If you have existing DECT handsets you can of course register them with the Philips base station, although they’ll only recognise the landline and not the Skype connection. Buy further 841 handsets, however, and you can use both, as well as transfer calls between and use the system as a home intercom. Only one Skype account can be used at a time, however, so you couldn’t have, say, one for you and one for the kids.
Another frustration is the way contacts are managed. Adding new people can be done either by entering their Skype name directly or through searching by name or email address; you’re given the option to set them as Skype or SkypeOut contacts, but not to call them via the landline. In fact, there’s no provision for “normal” numbers at all, as the 841 relies on your Skype contact list rather than any internal memory. Less annoying, but tedious all the same, adding contacts is done through a separate menu entry than viewing the contact list; there’s no chance to do the former from the latter’s options menu.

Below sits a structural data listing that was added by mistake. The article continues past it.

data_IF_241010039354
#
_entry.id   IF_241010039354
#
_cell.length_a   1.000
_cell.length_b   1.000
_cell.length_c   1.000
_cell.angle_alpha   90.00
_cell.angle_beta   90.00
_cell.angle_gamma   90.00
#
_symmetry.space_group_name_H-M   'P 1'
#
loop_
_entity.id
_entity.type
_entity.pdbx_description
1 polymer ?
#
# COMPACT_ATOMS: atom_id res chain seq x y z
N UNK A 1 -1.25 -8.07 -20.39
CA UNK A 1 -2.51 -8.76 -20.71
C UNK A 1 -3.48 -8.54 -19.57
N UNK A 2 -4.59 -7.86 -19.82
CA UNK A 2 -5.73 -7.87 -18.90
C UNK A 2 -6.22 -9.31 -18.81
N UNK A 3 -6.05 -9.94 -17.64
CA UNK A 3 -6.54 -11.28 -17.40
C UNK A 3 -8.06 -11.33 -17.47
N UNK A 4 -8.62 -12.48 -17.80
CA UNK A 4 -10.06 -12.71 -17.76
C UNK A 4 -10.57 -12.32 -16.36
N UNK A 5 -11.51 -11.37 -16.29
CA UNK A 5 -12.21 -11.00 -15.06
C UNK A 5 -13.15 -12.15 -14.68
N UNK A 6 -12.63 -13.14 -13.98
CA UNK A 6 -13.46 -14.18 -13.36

If you think it sounds like I’m nitpicking then you’d be right; generally, the VOIP841 is both useful and straightforward. No, you can’t take it outside of base station range (unlike WiFi-based handsets) but for most home users looking to save some money on long-distance and international calls the opportunity to combine traditional and VOIP in one phone will be good enough reason to buy. It’s undoubtedly an easier setup than messing with WiFi encryption keys, too, being pretty much plug & talk as long as you’ve a spare ethernet socket.
Does the Philips VOIP841 escape the long-standing SlashGear wrath? It’s a qualified yes, with decent call-quality, technophobe simplicity and common-sense connectivity all counting in its favour. Less impressive, however, is the MSRP of $199, although of course you can find it for closer to $110 online and additional handsets under $60. True, you could make quite a few international calls for that, but if you’re a regular Skype user and are looking to cut the tie to your PC – or, more importantly perhaps, make the whole thing a lot more user-friendly – then you’ll likely find the VOIP841 worth every cent.
Thanks to Philips for sending the VOIP841 for review.